Needless to say, the flexible hours that owning a laundromat offers sit well with Stephens. The ability to spend time with her children, ages 9 and 11, also ranks high, as does meeting her customers.
“I love meeting new people,” she said. “I have a close connection with my customers. I talk to people about their lives and their news. I like getting to know everybody.”
Stephens is celebrating her third year as owner of Brights Laundry in 2010, and has no regrets about taking the dive into the coin laundry industry.
“I can’t go anywhere in town without running into a customer,” she said. “My mom was in town and we went to get a pedicure. We met a customer of mine there. We went to Red Robin and there was a customer there. We ran into a customer at the mall. It has a nice, homey feel in this area. You feel connected to the community that way. It feels like where I grew up.”
Brights Laundry, which originally opened in 2001, has provided Stephens with an ideal location – one in which she leases.
“It was an location, and it’s not the most affluent area of town,” she said. “It tends to fit the demo. We have apartment complexes, transitional housing, a grocery store, a shopping center. It’s convenient, with a lot of people living and driving nearby.”
However, Stephens couldn’t exactly turn to the previous owner for much insight to the ins and outs of the operation.
“The former owner is Korean and speaks very little English, so I learned more Korean than I did about laundry in the transition,” Stephens said. “I’m self-taught. I Googled ‘how to fold sheets.’”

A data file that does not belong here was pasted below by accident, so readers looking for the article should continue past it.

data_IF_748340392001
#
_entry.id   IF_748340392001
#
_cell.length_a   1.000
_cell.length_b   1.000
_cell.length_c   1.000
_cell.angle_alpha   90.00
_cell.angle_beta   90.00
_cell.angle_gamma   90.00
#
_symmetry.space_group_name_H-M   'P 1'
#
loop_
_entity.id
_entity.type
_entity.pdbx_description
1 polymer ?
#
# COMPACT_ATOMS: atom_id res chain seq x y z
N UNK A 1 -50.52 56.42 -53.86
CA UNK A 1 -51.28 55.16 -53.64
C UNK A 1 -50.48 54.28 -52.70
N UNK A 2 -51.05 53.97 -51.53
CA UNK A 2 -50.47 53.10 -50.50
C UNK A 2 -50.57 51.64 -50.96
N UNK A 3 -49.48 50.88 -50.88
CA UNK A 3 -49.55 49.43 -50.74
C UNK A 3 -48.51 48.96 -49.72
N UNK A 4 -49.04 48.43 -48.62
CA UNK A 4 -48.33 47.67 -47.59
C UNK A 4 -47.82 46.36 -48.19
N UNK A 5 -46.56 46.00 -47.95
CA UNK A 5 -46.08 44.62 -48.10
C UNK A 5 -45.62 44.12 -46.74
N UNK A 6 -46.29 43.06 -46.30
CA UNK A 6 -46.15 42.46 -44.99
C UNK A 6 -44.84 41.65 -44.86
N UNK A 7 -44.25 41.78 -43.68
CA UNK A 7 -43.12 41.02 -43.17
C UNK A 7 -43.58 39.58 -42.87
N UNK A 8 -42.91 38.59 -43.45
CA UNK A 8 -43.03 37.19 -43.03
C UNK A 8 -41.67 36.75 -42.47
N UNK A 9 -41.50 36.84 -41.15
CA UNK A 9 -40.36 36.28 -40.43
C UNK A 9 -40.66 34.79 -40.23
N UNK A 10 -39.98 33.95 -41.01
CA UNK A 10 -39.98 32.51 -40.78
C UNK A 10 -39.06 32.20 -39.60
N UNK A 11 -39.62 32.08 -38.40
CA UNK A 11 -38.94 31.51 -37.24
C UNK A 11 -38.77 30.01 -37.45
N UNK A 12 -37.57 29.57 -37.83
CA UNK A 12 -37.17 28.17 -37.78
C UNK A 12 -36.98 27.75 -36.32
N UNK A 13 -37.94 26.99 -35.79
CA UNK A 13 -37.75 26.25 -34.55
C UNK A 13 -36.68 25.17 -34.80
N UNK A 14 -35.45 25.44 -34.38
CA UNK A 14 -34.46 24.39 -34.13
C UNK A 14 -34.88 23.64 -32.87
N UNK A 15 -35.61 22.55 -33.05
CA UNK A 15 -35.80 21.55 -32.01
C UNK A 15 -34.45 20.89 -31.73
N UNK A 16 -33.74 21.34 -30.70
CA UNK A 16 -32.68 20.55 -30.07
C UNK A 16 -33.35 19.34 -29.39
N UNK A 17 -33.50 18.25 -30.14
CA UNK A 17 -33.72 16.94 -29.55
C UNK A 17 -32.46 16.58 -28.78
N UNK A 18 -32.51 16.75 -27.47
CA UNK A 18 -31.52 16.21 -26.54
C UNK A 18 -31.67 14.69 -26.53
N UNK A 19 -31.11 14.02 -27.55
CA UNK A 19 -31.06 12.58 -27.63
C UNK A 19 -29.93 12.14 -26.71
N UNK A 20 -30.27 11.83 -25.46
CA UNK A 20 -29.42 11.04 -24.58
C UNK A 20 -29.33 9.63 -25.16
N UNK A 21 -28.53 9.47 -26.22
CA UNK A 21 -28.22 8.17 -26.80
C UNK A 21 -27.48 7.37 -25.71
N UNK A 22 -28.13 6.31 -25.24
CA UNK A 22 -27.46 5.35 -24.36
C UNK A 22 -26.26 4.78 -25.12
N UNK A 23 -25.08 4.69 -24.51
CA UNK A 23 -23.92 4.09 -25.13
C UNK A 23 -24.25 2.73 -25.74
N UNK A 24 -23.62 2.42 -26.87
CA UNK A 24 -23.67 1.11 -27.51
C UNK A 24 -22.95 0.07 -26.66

Never one to waste a second, Stephens immediately discovered what she didn’t know about owning a laundromat.
“The biggest surprise was that I didn’t think about fixing the machines,” she said. “It really didn’t occur to me that they would break. I’m not mechanically inclined at all. And I was almost in tears trying to replace a card reader. The card system was one of the selling points. I did not want to deal with quarters or vandalism. Bills are out of site and out of mind, and we’ve had no vandalism.”
Stephens has learned to make some less taxing repairs and replacements herself, but knows that the time will come soon enough when new equipment will be in order.
“I can change thermometers and thermostats. I learned to do that. My biggest challenge is making enough profit to be able to service the machines,” she said. “I’m in the process of shopping for some new machines.
“My repair guy, Richard – I can’t live without him. I’ll call and tell him the washer is bouncing up and down and making a shotgun noise. He patiently walks me through what I need to do.”